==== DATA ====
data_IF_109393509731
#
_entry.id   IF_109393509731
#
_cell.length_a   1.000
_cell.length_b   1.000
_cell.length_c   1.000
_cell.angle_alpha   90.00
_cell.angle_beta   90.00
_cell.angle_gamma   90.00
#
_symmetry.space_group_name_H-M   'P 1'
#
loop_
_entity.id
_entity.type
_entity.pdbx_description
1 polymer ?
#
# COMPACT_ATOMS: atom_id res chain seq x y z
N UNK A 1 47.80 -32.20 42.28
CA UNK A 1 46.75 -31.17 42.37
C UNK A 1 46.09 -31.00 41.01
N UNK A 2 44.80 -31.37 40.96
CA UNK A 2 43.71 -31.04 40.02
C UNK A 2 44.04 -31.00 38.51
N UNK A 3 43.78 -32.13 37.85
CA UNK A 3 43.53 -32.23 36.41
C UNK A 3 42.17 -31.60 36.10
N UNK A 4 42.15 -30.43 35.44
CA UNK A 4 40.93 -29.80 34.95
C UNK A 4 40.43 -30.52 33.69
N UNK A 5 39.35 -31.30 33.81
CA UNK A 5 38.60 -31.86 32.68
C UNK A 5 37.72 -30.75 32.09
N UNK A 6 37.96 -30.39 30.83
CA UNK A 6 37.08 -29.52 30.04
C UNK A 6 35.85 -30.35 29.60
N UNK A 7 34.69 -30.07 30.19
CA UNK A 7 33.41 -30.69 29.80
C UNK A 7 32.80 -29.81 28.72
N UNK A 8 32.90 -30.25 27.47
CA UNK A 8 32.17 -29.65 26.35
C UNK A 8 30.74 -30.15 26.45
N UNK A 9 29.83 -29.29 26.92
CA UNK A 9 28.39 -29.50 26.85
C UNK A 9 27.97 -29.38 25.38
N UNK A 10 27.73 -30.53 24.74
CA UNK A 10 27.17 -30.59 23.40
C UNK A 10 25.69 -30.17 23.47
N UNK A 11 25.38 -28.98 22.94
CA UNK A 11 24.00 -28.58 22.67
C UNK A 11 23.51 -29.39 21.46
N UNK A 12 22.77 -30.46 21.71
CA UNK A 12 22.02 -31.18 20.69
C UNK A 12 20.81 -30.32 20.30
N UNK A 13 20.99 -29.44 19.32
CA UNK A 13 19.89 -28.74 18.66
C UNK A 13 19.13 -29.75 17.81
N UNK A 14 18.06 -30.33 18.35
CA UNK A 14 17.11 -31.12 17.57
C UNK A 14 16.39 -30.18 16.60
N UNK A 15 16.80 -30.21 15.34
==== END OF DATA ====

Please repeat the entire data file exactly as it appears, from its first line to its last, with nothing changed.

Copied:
data_IF_109393509731
#
_entry.id   IF_109393509731
#
_cell.length_a   1.000
_cell.length_b   1.000
_cell.length_c   1.000
_cell.angle_alpha   90.00
_cell.angle_beta   90.00
_cell.angle_gamma   90.00
#
_symmetry.space_group_name_H-M   'P 1'
#
loop_
_entity.id
_entity.type
_entity.pdbx_description
1 polymer ?
#
# COMPACT_ATOMS: atom_id res chain seq x y z
N UNK A 1 47.80 -32.20 42.28
CA UNK A 1 46.75 -31.17 42.37
C UNK A 1 46.09 -31.00 41.01
N UNK A 2 44.80 -31.37 40.96
CA UNK A 2 43.71 -31.04 40.02
C UNK A 2 44.04 -31.00 38.51
N UNK A 3 43.78 -32.13 37.85
CA UNK A 3 43.53 -32.23 36.41
C UNK A 3 42.17 -31.60 36.10
N UNK A 4 42.15 -30.43 35.44
CA UNK A 4 40.93 -29.80 34.95
C UNK A 4 40.43 -30.52 33.69
N UNK A 5 39.35 -31.30 33.81
CA UNK A 5 38.60 -31.86 32.68
C UNK A 5 37.72 -30.75 32.09
N UNK A 6 37.96 -30.39 30.83
CA UNK A 6 37.08 -29.52 30.04
C UNK A 6 35.85 -30.35 29.60
N UNK A 7 34.69 -30.07 30.19
CA UNK A 7 33.41 -30.69 29.80
C UNK A 7 32.80 -29.81 28.72
N UNK A 8 32.90 -30.25 27.47
CA UNK A 8 32.17 -29.65 26.35
C UNK A 8 30.74 -30.15 26.45
N UNK A 9 29.83 -29.29 26.92
CA UNK A 9 28.39 -29.50 26.85
C UNK A 9 27.97 -29.38 25.38
N UNK A 10 27.73 -30.53 24.74
CA UNK A 10 27.17 -30.59 23.40
C UNK A 10 25.69 -30.17 23.47
N UNK A 11 25.38 -28.98 22.94
CA UNK A 11 24.00 -28.58 22.67
C UNK A 11 23.51 -29.39 21.46
N UNK A 12 22.77 -30.46 21.71
CA UNK A 12 22.02 -31.18 20.69
C UNK A 12 20.81 -30.32 20.30
N UNK A 13 20.99 -29.44 19.32
CA UNK A 13 19.89 -28.74 18.66
C UNK A 13 19.13 -29.75 17.81
N UNK A 14 18.06 -30.33 18.35
CA UNK A 14 17.11 -31.12 17.57
C UNK A 14 16.39 -30.18 16.60
N UNK A 15 16.80 -30.21 15.34